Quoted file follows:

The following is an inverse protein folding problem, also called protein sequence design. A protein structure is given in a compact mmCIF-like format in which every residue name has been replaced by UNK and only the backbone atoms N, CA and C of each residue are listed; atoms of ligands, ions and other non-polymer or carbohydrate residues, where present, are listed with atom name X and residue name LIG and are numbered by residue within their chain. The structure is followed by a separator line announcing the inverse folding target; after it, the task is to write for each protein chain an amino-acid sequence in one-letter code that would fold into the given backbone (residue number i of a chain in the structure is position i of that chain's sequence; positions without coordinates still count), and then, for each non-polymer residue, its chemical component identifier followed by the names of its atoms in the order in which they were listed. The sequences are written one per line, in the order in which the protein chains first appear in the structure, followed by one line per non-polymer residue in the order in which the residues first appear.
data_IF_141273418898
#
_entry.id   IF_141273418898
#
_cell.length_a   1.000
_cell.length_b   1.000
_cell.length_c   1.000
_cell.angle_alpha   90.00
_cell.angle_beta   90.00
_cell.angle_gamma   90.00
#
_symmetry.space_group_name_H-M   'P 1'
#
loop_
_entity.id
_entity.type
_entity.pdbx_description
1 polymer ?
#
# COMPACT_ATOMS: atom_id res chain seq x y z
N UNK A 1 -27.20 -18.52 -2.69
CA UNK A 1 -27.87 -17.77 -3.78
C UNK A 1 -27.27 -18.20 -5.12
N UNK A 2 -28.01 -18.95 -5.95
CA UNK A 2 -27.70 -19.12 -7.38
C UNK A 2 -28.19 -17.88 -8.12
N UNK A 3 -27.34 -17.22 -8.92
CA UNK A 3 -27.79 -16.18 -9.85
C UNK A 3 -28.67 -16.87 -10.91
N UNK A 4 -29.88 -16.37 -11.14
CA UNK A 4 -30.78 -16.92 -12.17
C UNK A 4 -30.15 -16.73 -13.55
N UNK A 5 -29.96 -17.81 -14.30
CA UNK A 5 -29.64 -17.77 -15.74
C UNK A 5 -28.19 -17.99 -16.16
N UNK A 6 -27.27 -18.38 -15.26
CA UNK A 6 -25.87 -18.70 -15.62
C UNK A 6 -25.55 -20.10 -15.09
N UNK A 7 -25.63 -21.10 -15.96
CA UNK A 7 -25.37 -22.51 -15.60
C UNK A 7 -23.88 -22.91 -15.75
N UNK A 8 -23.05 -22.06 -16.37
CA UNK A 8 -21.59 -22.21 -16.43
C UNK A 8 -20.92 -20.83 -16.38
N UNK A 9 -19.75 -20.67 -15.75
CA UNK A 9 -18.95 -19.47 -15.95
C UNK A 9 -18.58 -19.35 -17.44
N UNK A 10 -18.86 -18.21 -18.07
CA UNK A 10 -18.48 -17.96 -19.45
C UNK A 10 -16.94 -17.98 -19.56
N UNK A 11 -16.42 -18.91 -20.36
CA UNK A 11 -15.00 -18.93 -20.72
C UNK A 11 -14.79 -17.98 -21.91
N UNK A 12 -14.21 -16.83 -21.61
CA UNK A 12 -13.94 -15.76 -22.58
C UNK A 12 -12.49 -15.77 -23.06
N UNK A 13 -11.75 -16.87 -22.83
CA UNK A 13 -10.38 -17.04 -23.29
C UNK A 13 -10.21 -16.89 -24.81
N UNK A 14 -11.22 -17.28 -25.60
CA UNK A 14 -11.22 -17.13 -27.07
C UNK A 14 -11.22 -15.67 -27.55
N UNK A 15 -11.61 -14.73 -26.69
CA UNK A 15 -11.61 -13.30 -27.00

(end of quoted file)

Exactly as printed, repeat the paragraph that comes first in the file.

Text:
The following is an inverse protein folding problem, also called protein sequence design. A protein structure is given in a compact mmCIF-like format in which every residue name has been replaced by UNK and only the backbone atoms N, CA and C of each residue are listed; atoms of ligands, ions and other non-polymer or carbohydrate residues, where present, are listed with atom name X and residue name LIG and are numbered by residue within their chain. The structure is followed by a separator line announcing the inverse folding target; after it, the task is to write for each protein chain an amino-acid sequence in one-letter code that would fold into the given backbone (residue number i of a chain in the structure is position i of that chain's sequence; positions without coordinates still count), and then, for each non-polymer residue, its chemical component identifier followed by the names of its atoms in the order in which they were listed. The sequences are written one per line, in the order in which the protein chains first appear in the structure, followed by one line per non-polymer residue in the order in which the residues first appear.